Wednesday, September 23, 2015

Ready for Dialogue: Conference on the Gender Dimension in Science and Research

Registration Open: Conference on the Gender Dimension in Science and Research.
'Ready for Dialogue', Berlin 5th of November 2015

The online registration for the international conference "Ready for Dialogue" on the 5th of November 2015
 at the dbb forum berlin, Germany is now activated.

You can now register on our conference website

This link will take you directly to the registration form.
Registration deadline is the 15th of October 2015.

As part of the conference “Ready for Dialogue”, all attending institutions will have the opportunity to present themselves and their activities in the field of the integration of the gender dimension in research and science. If you want to participate in the poster exhibition, please submit an abstract of max. 250 words describing the intended content of your poster for consideration by the conference team. For submitting your abstract, kindly exclusively use the electronic form on the conference website.

This link will take you directly to the abstract submission form.
Submission deadline is the 15th of September 2015.

The event will be organised by the Essen College of Gender Research at the University of Duisburg-Essen, Germany, in close cooperation with the European Platform of Women Scientists EPWS as European partner organisation.

For your convenience, please find additional information on the conference as well as the poster exhibition on the conference website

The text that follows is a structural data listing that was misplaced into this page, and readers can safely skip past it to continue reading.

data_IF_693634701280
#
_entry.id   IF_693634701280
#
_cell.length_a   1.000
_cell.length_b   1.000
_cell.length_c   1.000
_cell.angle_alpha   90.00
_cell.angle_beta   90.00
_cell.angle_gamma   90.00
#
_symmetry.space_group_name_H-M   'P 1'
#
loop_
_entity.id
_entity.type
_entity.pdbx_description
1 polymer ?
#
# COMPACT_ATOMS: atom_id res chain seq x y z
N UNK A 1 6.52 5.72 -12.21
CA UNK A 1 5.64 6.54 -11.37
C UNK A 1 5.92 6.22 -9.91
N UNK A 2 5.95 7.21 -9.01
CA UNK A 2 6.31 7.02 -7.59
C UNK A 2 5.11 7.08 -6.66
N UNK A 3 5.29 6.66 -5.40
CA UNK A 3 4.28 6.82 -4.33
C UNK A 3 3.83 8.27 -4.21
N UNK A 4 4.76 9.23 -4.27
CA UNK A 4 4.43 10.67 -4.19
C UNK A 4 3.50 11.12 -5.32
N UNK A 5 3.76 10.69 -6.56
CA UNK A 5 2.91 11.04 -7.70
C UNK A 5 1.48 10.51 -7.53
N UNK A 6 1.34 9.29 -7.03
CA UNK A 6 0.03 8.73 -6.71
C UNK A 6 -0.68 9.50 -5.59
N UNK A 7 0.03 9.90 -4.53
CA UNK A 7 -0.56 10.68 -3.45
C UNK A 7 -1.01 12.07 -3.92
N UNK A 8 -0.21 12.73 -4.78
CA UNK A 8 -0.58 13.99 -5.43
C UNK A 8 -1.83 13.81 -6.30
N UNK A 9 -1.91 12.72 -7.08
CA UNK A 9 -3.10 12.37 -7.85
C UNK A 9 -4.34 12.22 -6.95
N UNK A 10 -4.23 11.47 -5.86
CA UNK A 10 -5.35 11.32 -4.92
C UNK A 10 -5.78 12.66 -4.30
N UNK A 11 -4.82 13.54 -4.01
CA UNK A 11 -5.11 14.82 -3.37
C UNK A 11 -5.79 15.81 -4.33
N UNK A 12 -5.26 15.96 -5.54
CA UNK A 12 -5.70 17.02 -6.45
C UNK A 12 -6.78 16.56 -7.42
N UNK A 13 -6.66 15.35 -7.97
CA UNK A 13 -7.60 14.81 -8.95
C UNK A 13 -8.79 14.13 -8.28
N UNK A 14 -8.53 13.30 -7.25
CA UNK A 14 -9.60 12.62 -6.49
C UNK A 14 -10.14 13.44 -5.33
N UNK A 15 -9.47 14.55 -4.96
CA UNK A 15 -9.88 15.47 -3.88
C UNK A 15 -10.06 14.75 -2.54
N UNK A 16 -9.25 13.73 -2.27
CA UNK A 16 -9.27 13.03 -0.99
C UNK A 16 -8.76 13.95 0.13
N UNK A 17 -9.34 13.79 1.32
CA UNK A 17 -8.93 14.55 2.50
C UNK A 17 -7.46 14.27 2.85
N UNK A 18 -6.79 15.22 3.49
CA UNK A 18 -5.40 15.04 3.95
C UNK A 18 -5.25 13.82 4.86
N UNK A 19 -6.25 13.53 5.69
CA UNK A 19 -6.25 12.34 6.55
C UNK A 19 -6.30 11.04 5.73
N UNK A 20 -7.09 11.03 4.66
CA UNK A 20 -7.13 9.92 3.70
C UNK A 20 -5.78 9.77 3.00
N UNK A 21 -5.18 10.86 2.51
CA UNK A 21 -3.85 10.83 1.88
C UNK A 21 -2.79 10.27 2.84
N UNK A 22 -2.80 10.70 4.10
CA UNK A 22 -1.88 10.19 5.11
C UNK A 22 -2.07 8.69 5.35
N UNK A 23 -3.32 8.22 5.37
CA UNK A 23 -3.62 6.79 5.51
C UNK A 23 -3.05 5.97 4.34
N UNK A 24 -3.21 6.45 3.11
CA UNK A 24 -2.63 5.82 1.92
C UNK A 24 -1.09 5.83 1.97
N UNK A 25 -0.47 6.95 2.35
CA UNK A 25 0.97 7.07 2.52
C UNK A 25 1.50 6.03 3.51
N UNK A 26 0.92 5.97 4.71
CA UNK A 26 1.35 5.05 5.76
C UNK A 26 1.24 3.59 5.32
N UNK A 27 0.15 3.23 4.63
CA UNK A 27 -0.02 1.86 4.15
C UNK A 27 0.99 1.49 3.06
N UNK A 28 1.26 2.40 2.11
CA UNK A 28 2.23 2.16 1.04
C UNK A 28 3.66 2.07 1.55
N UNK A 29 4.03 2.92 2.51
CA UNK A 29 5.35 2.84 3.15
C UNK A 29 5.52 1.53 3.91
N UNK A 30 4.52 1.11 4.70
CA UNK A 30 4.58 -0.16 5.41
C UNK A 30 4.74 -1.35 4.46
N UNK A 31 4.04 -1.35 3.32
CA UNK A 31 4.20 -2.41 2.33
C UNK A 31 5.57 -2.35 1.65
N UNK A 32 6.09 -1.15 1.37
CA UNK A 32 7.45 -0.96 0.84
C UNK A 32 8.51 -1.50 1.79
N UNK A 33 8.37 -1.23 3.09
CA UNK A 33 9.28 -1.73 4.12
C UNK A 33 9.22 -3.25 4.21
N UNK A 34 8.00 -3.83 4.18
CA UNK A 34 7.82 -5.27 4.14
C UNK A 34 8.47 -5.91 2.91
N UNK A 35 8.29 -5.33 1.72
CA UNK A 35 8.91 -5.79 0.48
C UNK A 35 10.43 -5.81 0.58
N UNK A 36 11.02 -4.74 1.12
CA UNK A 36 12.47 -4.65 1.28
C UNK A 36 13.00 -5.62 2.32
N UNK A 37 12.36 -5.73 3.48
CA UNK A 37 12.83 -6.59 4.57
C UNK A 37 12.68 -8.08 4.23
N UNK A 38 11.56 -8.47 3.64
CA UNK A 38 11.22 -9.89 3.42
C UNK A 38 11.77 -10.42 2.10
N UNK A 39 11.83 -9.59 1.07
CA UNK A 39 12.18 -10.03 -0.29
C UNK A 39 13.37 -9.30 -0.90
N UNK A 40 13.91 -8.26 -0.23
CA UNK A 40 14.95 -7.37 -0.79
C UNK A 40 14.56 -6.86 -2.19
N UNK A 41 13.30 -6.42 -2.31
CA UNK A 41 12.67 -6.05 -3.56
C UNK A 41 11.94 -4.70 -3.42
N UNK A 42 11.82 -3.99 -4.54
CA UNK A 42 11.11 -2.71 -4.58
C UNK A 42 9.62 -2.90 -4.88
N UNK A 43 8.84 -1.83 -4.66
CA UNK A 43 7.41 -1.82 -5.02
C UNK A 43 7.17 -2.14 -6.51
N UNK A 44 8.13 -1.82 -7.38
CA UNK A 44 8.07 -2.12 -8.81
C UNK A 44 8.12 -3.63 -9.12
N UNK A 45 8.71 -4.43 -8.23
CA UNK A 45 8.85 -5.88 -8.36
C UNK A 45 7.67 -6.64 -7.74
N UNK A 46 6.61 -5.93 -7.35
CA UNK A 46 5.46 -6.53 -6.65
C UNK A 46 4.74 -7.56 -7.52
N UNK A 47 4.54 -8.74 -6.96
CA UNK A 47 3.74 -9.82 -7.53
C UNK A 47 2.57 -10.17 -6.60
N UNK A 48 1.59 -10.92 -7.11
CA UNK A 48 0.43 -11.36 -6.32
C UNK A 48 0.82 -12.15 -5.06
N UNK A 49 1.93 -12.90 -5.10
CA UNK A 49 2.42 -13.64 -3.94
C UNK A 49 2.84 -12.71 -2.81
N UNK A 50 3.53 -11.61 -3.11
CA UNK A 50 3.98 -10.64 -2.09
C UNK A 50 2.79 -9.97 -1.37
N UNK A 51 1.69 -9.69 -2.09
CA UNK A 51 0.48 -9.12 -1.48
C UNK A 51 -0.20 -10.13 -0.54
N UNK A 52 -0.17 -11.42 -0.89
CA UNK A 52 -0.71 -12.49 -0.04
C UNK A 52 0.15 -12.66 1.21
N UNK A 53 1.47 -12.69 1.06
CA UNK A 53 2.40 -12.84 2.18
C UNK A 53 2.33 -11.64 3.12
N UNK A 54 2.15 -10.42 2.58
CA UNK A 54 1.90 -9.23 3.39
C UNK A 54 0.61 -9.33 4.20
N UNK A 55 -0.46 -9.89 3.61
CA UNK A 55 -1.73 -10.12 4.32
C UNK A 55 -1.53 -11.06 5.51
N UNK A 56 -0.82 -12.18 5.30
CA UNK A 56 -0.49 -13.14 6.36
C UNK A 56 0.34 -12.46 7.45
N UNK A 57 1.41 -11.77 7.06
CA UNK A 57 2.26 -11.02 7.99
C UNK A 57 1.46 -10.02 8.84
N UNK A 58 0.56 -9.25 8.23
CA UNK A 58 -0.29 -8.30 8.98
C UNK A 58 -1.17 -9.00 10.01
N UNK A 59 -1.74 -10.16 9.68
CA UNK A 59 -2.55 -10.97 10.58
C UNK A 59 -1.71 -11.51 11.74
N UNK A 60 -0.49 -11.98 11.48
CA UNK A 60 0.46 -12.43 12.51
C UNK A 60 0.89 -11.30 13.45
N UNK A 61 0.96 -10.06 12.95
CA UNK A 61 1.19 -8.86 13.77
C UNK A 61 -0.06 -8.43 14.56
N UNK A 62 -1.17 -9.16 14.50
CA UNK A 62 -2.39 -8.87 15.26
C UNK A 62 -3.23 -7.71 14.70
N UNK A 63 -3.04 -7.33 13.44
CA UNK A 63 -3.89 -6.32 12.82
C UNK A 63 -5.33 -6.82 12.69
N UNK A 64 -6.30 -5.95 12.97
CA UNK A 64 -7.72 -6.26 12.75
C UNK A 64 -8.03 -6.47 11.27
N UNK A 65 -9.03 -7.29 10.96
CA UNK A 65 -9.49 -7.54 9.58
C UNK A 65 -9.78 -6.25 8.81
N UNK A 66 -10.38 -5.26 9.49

The website will be continuously updated with further information.

Ready for Dialogue

Conference on the Gender Dimension in Science and Research
dbb forum berlin, Germany

5th of NOVEMBER 2015

How can we target and eliminate existing blind spots concerning the importance of sex and gender in science and research? How can the contribution and potential of the gender dimension to scientific excellence and innovation more purposefully be taken into account for the benefit of science and research as well as research policy at national and European level?

The international conference “Ready for Dialogue” in Berlin will take these questions as starting point. The conference aims at initiating a strategic dialogue among relevant national and European key players, such as associations, (research) institutions and organisations that work within and outside the university context on the integration of the gender dimension in science and research. The aim is to foster the exchange between “knowledge” and “political action” and to strengthen and expand existing approaches in both areas and to develop a roadmap for the institutionalization of a regular dialogue.

The following topics are scheduled for discussion:

1) The conceptual approach of the strategic gender dimension and its sharpening with respect to strategic gender equality approaches.

2) The challenges with respect to the scientific recognition of the gender dimension in science, research and innovation, particularly within the excellence and innovation debate, but also in terms of discussions on the category ‘Diversity’. 3) The positioning of the strategic approach gender dimension in national and international research policies, such as research funding and targeted research programmes.

This conference addresses representatives of national and European institutional associations (institutions/organisations/networks) committed to the integration of the gender dimension in science and research or having an interest to do so in the future, actors in science and research that have yet to integrate the gender dimension into their scientific approach as well as junior scientists of all disciplines.